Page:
post #1145 of 4539
+1 Michel Ragon writes that without urbanism, architecture is just an object; without architecture, urbanism is just sociology. I hardly see any interaction between the two in writings about cities.
post #1146 of 4539
post #1147 of 4539
Originally Posted by StephenHero View Post
There have been significant public housing developments since the 60's. In fact it wouldn't surprise me if the majority are from after that period. The reasoning for those design choices in the 50's and 60's can partially be attributed to the political ideology of brutalist and modernist design. The public housing contracts and design influence were going through LeCorbusier and the Bauhaus members, and the plasticity of concrete was a defining element of the urban planning schemes they championed. Concrete was seen as a non-hierarchical material in relation to class. The dissolution of the class structure was one of the main tenets of their schemes. An international architecture in concrete afforded the same level of living standards to all members of society and oppressed any inclination for members of society to assert their superiority or individuality with more luxurious materials.

Yes. All the projects I worked on were public projects with land allotted from previous projects that had been torn down: a fire station, two housing developments, a park, and a theatre.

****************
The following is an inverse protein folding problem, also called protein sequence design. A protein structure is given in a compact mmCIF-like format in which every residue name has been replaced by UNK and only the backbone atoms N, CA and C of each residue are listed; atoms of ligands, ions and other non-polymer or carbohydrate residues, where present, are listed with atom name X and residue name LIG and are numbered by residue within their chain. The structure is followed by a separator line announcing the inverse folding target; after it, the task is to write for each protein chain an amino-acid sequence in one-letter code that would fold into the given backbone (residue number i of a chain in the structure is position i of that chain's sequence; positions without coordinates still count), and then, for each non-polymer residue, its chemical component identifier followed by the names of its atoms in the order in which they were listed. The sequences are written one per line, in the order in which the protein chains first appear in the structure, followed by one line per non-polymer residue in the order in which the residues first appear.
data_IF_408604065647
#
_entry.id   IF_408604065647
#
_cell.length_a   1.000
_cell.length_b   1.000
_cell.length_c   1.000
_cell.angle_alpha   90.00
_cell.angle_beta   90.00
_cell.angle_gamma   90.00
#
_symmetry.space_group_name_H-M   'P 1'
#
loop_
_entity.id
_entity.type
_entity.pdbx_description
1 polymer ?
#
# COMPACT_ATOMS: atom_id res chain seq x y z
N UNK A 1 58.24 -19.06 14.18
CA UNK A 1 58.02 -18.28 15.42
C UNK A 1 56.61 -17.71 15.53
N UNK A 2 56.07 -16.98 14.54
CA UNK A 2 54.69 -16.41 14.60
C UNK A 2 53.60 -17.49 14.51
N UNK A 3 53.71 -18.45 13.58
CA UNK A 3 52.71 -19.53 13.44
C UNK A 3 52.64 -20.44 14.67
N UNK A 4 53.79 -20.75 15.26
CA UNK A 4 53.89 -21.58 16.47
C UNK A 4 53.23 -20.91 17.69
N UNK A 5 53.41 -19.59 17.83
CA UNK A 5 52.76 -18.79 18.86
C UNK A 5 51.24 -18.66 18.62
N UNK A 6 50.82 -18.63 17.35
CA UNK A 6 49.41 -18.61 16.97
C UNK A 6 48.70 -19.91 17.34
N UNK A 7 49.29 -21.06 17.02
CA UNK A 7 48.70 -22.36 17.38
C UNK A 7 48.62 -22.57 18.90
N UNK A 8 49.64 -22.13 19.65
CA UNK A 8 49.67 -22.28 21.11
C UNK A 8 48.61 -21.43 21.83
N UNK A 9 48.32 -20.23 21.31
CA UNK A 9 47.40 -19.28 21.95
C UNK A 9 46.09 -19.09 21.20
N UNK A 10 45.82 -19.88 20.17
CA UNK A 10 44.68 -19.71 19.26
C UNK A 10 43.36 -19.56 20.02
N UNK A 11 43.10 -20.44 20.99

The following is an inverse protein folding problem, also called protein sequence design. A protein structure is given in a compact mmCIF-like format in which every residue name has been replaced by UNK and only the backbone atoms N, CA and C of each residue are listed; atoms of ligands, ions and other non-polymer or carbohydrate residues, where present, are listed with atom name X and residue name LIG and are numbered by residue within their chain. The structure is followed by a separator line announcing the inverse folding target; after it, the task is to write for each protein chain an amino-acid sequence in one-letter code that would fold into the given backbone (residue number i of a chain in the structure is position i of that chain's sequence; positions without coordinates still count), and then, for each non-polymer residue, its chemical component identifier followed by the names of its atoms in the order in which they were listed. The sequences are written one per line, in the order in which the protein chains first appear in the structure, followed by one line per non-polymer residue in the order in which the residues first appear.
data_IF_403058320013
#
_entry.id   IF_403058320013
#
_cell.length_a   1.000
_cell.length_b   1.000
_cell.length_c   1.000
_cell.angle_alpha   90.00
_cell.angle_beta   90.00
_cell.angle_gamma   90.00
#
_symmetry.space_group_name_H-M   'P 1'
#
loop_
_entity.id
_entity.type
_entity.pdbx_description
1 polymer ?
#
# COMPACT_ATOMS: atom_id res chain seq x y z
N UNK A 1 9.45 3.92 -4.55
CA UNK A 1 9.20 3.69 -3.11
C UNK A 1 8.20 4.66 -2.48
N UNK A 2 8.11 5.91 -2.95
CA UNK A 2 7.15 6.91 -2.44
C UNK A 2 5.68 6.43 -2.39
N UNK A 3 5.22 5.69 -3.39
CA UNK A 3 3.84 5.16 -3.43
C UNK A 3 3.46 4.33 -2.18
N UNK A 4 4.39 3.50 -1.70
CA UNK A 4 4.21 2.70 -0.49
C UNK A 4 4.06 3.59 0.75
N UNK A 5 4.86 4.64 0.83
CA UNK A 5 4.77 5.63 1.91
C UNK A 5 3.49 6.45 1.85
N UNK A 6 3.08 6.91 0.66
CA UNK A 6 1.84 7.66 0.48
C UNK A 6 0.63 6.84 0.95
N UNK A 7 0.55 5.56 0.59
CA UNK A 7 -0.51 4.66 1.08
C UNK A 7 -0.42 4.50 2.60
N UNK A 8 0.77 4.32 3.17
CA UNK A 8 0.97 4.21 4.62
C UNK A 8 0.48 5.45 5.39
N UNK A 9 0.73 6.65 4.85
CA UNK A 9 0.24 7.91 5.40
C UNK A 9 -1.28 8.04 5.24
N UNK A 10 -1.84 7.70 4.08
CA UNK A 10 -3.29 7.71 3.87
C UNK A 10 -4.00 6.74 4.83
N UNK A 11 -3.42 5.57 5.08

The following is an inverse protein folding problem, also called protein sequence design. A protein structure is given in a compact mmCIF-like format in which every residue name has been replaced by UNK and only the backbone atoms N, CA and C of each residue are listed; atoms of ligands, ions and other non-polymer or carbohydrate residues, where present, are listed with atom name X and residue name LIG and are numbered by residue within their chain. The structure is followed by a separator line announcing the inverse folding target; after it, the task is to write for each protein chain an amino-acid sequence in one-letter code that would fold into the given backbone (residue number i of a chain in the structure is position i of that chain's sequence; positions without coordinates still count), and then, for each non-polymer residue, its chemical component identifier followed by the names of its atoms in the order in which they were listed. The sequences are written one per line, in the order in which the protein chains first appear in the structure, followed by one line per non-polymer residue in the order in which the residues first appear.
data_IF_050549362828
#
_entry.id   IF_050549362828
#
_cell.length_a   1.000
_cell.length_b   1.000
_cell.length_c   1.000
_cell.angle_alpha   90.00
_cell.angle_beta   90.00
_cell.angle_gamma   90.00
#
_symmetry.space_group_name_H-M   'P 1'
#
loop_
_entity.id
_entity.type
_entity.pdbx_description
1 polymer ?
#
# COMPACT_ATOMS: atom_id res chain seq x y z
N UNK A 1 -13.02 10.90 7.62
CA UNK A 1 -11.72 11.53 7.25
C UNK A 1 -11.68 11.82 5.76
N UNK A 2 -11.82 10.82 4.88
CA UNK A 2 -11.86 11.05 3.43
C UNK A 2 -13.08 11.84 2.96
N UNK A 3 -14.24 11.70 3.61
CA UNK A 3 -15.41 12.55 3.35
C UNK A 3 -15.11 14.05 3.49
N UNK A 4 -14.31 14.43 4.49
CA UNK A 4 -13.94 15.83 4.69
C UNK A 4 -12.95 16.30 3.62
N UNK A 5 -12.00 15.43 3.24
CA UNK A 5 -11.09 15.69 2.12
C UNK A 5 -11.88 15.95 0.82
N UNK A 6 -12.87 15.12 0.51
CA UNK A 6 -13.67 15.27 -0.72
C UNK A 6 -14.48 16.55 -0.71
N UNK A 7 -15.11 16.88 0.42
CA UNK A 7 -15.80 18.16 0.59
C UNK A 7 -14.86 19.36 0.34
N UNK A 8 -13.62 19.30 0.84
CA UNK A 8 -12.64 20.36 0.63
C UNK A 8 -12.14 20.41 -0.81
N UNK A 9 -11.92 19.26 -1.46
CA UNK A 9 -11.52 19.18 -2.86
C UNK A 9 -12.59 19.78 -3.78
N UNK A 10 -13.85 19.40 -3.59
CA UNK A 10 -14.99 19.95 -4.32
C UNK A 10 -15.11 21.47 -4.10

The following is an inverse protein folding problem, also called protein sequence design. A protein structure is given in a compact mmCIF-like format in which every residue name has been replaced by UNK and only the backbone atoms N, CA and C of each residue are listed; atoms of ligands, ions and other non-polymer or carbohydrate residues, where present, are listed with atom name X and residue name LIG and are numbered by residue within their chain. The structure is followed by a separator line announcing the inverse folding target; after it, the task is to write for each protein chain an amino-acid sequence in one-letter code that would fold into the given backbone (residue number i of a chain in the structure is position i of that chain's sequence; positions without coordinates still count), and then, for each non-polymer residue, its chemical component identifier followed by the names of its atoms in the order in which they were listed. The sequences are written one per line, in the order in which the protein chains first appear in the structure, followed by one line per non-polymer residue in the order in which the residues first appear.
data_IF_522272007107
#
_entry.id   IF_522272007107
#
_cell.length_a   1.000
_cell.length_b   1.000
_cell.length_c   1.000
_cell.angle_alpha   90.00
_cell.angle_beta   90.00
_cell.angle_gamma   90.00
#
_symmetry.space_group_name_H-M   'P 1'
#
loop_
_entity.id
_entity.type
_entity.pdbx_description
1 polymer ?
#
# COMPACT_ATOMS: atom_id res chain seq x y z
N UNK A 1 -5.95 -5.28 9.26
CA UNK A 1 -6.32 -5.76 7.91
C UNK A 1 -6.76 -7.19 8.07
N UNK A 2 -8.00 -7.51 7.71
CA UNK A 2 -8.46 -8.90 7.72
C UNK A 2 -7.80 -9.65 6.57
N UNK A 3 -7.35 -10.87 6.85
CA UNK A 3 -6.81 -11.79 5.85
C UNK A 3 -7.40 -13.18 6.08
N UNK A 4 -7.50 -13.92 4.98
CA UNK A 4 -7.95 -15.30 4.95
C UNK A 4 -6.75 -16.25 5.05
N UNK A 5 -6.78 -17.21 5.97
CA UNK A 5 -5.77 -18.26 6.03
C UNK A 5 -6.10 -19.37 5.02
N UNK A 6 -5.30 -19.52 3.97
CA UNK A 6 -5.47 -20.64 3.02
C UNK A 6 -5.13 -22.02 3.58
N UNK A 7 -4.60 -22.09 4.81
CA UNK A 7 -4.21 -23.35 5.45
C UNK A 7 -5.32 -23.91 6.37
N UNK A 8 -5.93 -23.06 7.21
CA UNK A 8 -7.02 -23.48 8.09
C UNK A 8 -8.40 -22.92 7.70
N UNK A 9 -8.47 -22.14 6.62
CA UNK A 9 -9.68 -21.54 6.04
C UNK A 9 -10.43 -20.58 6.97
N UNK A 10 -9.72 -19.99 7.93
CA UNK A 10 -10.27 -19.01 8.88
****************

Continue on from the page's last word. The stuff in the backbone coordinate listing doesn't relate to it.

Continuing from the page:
Excuse me for jumping in on this thread, but I have to say that this is an excellent and succinct statement. It's often the case that we look at what I call "orthodox modernism" apart from the rest of the intellectual history of the last century. This is unfortunate because it misses what modernism was supposed to be about in the first place.

Again, well-said.
post #1148 of 4539
Originally Posted by holymadness View Post
I didn't say it existed outside of a historical continuum (it can't want to be a break from the past without acknowledging the past), I said its practitioners and theorists attempted to be self-consciously ahistorical.

This is not a metaphysical debate, it's an aesthetic (and to a certain extent, urban) one.

Also, guys like Gropius said as much. For them, the history of architecture served largely as a model of what not to do; the future was a blank sheet. Modern materials science and rationality would dictate the forms to come.
post #1149 of 4539
I think it is just as important to look at what was happening at the time, what survived, what was sanctified and what was rejected as it is to study the individual manifestos of architects (or any artists) and their self-defined movements. A lot of people in several different mediums thought they were reinventing the wheel in the first half of the twentieth century.
post #1150 of 4539
It does seem preposterously arrogant now to think that one is starting not just another style of architecture, but the last style, the final word in the art.

To my mind, their notion of rationality was contrived and limited. So was their notion of humanism. We are not, after all, hunks of capital.
post #1151 of 4539
Originally Posted by Sazerac View Post
It does seem preposterously arrogant now to think that one is starting not just another style of architecture, but the last style, the final word in the art.

To my mind, their notion of rationality was contrived and limited. So was their notion of humanism. We are not, after all, hunks of capital.

My ho's say otherwise.